Next up was Tapes 'n Tapes. The mere mention of their name evokes hilariously awkward, cringe-inducing memories of Aziz Ansari / Human Giant's Clell Tickle: Indie Marketing Guru video. Coincidentally, my friend Matt spotted one of the Human Giant comedians in the crowd! Tapes 'n Tapes definitely put on a great set, perhaps one of my friend Sarah's favorites of the week. I must admit I broke out in my little shuffle dance for their final song, "Hang Them All," which Sarah then informed me is their new single.

Thursday night we caught an enthusiastic performance by Think About Life at Beerland before heading down to The Austin Children's Museum for the KVRX-plosion!! The first and only noteworthy performance I stayed for was The Mae Shi. The setting alone, of a late night party in the Children's Museum, raised the bar for creative expectations, and The Mae Shi flawlessly delivered. They're energy and eccentricity was a reviving necessity and an awesome way to end the day.


I decided early on that The Felice Brothers were not to be missed, and that stance was solidified when I ran into James Felice on 6th Street Wednesday afternoon. To me, the orchestration of their music provides a necessary sentimental element that blankets and softens every rough edge of the often melancholy lyrical focus. But like I've said, I'm smitten. It seemed only natural to catch the boys at a laid back morning party with a folk/bluegrass showcase, and the free breakfast tacos and bloody Mary's certainly provided a welcomed accessory, which made luring my friends out pre-noon a lot easier.

Consistent with the outlaw characters their songs are laden with, the boys rolled up a few minutes late in the back bed of a pickup truck. I was DELIGHTED. Seriously, I couldn't hold back my wide smile if I tried, and the morning cocktails left me no choice but to embrace the moment as they started their set with the drunken carousel waltz of "Ruby Mae." AMAZING. My only complaint was that the set was so damn short! So it goes. I cannot wait to see these guys come around again, or perhaps catch them back home where they frequent local coffee shops and venues of that sort.

After The Felice Brothers, Sarah and I made the executive decision to try and catch She & Him. We had previously thought catching any of their sets would be impossible due to the sheer awesomeness of this collaboration's existence, but we hopefully beelined down to Minnesota Public Radio's tent and to our astonishment, got in with great ease. She & Him is based around the duet of M. Ward and Zooey Deschanel. They are WONDERFUL. The simplicity of their production and the delicate, twangy deliverance is reminiscent of a modern day Patsy Cline. Although the set was only two songs, I was glad to be in attendance, especially since it was Sarah's last show of the week and an instant favorite, hands down.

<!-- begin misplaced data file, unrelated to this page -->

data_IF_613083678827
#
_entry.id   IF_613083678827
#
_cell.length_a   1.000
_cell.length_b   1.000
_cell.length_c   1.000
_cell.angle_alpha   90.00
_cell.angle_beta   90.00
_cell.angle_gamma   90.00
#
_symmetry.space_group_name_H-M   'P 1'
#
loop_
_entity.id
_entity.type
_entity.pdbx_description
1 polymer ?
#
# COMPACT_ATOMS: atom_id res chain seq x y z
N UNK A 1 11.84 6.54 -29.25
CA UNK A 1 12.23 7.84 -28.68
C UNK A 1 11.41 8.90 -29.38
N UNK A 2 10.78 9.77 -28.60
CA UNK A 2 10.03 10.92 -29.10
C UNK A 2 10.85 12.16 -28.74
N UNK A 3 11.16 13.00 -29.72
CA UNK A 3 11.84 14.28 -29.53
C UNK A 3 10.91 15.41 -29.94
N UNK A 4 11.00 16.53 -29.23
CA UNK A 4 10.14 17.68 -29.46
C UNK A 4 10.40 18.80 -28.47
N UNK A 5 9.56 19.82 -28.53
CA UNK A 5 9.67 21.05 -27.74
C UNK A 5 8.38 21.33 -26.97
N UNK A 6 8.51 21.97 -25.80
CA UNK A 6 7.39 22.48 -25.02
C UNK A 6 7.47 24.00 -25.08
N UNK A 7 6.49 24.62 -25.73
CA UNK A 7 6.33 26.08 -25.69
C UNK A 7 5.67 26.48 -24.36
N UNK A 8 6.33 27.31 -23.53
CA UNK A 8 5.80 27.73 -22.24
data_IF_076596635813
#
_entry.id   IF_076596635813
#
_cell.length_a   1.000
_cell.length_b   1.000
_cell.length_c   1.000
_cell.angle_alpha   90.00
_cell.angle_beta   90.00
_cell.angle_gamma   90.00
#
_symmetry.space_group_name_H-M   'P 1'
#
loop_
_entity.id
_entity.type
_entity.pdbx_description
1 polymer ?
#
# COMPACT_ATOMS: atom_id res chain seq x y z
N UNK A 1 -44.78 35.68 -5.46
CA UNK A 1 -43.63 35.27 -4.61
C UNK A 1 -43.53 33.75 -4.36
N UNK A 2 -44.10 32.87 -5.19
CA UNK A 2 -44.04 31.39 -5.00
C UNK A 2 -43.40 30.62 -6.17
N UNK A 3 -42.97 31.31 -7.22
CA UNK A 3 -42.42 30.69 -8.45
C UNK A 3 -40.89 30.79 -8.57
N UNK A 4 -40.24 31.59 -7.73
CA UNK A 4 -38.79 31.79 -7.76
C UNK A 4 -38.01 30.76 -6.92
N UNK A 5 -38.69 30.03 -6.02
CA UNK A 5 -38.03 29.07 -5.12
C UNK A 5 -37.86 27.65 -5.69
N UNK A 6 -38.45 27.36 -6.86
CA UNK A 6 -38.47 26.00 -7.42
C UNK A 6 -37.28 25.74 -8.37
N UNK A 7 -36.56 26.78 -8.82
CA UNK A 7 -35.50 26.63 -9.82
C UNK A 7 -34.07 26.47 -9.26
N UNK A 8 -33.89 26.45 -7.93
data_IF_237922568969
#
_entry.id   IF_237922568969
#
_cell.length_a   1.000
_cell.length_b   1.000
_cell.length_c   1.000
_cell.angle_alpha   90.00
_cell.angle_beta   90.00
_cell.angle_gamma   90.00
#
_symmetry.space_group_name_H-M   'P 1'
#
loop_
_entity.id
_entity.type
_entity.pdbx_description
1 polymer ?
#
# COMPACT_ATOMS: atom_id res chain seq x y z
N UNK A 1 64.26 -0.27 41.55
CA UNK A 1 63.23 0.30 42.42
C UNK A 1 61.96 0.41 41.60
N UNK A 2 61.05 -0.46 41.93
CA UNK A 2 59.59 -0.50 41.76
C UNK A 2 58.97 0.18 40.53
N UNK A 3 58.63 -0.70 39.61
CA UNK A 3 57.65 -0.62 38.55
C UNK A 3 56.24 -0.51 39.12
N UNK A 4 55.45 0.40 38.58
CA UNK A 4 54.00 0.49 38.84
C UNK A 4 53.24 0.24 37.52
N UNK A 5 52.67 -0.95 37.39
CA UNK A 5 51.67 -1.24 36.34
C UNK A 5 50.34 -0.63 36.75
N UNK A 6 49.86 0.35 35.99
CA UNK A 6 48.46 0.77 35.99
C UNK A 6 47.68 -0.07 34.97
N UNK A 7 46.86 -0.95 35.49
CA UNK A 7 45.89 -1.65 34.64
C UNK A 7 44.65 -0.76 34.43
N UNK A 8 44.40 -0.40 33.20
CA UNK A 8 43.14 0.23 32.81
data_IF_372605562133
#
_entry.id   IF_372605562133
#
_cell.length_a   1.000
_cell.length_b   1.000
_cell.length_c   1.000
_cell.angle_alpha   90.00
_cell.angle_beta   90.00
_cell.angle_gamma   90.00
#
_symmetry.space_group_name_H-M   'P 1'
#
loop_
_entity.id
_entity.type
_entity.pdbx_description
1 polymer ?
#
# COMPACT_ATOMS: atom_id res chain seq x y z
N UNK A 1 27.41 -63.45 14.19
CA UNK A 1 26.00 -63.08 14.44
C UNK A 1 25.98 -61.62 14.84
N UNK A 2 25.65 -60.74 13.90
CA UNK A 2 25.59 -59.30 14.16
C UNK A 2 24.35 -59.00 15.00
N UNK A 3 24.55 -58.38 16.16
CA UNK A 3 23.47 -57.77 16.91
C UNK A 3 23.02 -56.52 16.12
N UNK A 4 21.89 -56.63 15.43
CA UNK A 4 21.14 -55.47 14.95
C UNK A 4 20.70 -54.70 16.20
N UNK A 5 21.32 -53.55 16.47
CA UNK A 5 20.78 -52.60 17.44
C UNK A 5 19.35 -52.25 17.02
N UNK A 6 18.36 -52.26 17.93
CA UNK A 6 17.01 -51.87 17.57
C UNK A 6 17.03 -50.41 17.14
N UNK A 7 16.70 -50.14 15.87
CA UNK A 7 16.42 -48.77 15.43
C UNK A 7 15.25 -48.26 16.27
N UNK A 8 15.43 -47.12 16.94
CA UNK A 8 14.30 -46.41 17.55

After sending Sarah back to Brooklyn, my SXSW experience certainly dwindled down. Friday night I made it out to the TX Garage Party which was set up on the sixth floor of a parking garage on Guadalupe Street. I think the highlight of the venue was the free water guns which served as the main source of entertainment for a few hours, since we arrived early to avoid lines. The only notable set I caught that evening was Cut Copy. To me, they're a little heavy with the electronics for everyday listening, but despite my weary legs and sore feet, I couldn't help but shake it down.


I actually only made it to one show on Saturday night due to the necessity of work. I met up with friends late in the evening for Delta Spirit at Buffalo Billiards. I'd never heard them before, but reliable sources gave solid recommendations and I took the bait. I really wish I wasn't as strung out from the week as I was for this show, but I did enjoy their percussion heavy set.

I can't believe how quickly SXSW came and went!

SXSW: Kodak Moments

She and Him (M. Ward & Zooey Deschanel) @ MPR Tent

Tokyo Police Club @ Mohawk, as seen through the fence

Levi's Fader Fort's boom box tower

crushing on Adam Stephens, from Two Gallants @ Red Eyed Fly


Poll: Is it just me . . .

Or is James Franco looking strikingly like Bruce Springsteen circa Born To Run (1975) lately?

Acting with James Franco (Funny or Die)

free is my favorite four letter word.